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  • michellehaskellbir

Diving into Postpartum Work



I was so fortunate after my unceremonious entry into motherhood. My husband, Brandon, and I chose to live close to our parents. When we started our family, our parents were standing by, waiting to dive headfirst into the grandparent role. My mother-in-law retired so she could watch our children while we worked, my mom made me “Kennedy-safe” food when I was required to be on a special diet while producing breastmilk for you, and all four grandparents were (and still are) waiting on the edge of their seats, ready to jump in to hang out with our children at every possible opportunity. We have great relationships with our families, so their help and support was frequent and very welcomed.


In our global community, this isn’t so common anymore. Families are spread far apart. Sometimes family dynamics make support impossible. Our chosen families can and do step in, but our society has pushed this narrative of everyone for themselves; we’re in separate silos, all trying to stay afloat. After watching some of my birth families struggle with support in the first months, I realized exactly how lucky I was to have received the support I did. Everyone deserves to feel supported and taken care of after they bring that tiny new human home, and I realized that I could help to fill this gap.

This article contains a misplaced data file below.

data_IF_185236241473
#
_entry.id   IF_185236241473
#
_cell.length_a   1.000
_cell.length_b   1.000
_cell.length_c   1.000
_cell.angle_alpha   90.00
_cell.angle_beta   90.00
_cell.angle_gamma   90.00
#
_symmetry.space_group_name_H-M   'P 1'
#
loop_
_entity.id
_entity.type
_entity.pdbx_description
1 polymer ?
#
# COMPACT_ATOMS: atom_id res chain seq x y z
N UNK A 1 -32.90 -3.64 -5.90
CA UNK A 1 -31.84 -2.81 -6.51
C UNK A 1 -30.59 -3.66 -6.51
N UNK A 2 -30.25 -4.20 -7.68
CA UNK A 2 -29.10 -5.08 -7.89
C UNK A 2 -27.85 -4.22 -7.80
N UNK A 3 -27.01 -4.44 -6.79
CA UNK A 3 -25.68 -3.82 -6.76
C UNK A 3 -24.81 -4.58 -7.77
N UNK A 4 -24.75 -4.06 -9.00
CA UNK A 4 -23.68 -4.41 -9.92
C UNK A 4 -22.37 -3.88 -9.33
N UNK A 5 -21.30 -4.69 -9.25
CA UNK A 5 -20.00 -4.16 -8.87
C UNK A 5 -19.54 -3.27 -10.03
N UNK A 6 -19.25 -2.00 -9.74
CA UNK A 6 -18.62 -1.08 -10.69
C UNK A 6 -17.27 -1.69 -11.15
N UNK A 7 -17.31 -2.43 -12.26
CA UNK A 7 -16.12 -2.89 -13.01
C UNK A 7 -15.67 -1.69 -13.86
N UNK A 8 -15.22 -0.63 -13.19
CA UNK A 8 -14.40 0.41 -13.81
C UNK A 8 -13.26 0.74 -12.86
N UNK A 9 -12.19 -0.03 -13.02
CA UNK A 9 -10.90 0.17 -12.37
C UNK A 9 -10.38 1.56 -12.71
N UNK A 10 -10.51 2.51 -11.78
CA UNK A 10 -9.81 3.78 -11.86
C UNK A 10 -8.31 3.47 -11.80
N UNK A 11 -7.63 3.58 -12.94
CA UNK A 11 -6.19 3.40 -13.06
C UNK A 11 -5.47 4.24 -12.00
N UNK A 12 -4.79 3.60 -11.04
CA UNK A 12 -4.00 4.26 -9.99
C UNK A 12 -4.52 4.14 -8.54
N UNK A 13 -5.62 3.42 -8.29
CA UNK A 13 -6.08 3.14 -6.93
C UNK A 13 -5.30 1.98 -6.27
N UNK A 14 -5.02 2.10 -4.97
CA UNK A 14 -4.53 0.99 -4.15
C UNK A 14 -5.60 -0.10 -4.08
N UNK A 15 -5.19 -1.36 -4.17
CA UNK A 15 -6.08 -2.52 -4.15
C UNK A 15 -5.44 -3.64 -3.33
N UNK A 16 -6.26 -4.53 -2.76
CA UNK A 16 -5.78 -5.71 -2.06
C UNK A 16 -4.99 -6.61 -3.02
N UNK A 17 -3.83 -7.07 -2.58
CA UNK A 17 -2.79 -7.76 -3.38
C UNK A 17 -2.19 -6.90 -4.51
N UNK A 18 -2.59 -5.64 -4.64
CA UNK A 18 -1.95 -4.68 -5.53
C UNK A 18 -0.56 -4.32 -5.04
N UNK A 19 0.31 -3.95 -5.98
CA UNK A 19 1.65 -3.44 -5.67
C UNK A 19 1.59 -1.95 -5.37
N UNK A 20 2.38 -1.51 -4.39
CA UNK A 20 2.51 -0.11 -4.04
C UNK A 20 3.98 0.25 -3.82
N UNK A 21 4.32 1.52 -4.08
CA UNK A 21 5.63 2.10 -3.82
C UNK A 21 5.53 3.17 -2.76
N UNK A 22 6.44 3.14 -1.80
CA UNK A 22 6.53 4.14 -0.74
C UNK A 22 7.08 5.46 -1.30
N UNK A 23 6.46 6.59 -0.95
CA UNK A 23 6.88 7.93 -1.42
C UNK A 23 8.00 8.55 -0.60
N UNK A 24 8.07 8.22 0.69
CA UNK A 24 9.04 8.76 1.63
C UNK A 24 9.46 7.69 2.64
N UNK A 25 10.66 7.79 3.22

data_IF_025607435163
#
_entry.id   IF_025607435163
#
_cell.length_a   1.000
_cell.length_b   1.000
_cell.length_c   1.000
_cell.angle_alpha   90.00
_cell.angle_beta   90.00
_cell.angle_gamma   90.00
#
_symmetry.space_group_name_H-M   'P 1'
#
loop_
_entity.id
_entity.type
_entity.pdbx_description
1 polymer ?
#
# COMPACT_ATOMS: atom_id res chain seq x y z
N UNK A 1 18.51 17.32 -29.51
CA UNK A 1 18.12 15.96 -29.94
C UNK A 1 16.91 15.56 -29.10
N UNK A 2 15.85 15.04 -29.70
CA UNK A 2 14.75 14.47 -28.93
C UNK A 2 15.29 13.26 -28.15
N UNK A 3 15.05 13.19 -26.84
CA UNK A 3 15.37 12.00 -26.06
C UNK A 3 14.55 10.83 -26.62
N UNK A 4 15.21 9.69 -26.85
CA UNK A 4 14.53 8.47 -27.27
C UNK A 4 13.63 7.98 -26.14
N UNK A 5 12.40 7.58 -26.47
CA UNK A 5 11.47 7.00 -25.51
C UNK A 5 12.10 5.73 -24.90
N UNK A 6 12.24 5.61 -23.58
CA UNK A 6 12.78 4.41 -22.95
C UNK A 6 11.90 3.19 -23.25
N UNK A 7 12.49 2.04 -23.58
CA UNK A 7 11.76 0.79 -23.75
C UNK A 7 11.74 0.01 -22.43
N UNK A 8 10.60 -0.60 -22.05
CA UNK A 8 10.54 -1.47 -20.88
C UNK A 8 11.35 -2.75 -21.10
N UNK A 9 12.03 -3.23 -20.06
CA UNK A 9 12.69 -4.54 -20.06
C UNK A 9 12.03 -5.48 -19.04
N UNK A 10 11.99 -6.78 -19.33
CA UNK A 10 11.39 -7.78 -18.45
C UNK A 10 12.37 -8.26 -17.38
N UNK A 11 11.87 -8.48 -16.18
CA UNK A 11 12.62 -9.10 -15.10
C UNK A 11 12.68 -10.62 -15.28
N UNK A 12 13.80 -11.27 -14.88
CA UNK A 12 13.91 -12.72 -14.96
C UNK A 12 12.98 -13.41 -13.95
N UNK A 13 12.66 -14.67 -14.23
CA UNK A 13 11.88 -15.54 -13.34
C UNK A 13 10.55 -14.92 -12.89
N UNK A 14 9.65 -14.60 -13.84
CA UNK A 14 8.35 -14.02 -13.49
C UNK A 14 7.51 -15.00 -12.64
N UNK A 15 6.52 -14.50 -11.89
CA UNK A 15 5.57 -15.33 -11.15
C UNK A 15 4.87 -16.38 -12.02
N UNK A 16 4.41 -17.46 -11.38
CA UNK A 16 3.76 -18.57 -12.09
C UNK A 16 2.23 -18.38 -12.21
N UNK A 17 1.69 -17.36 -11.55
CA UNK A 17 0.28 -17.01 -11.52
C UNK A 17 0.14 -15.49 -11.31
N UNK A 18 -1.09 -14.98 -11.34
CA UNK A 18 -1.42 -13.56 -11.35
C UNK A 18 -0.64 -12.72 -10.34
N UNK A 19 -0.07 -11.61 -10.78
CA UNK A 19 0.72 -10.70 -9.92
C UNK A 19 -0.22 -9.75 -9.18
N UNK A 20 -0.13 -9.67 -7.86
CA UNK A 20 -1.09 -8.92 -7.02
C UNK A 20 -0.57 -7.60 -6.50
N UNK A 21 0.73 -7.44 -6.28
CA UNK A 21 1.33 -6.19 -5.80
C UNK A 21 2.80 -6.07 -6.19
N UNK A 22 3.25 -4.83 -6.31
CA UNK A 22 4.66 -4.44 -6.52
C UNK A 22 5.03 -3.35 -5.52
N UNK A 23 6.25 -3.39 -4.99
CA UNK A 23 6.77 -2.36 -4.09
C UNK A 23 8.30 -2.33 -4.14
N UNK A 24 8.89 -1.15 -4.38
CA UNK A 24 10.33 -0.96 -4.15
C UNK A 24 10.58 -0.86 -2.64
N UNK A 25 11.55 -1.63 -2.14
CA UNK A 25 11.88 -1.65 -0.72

The postpartum doula role is so special. I am invited to support a brand new family unit - often only 1 or 2 days post birth. This is such a vulnerable time to a new mom. She has just given birth. Regardless of how the baby was born, she’s tired and her body is hurting. If she has a partner, they probably haven’t slept much either. They’re both trying to navigate caring for a small, helpless human who can’t effectively communicate their needs. If the family has chosen to breastfeed, they have another massive learning curve to climb. And that’s not even touching the hormonal changes that are happening.


I’m so privileged to be asked to support people during this time, when families are new and raw and vulnerable. My first visit with a new family is often emotional. They often recount their birth stories, or express exhaustion and frustration. We bond immediately, because it’s impossible not to when you’re willing to be truly in a moment with someone. From there, support looks different for different families. Regardless of whether you need me to do some dishes or laundry, hold your baby while you shower, or hold you when you need to be vulnerable, I am here for you.


I like to describe a postpartum doula as your mom, your sister, and your best friend - without any baggage or judgment. I’m here to meet you as you are. I don’t have opinions on your parenting choices. I come with an open mind and resources and support. You don’t need to shower for me - I promise, you’re beautiful in all of your exhausted-new-parent-covered-in-spit-up-and-pee glory. I’m not someone you tidy up the house for; I’m the one who will step in to clear the old take-out boxes off the counter, sweep the crumbs into the garbage, and fold all that baby laundry. I’m here for you - no judgments. Just love and support.










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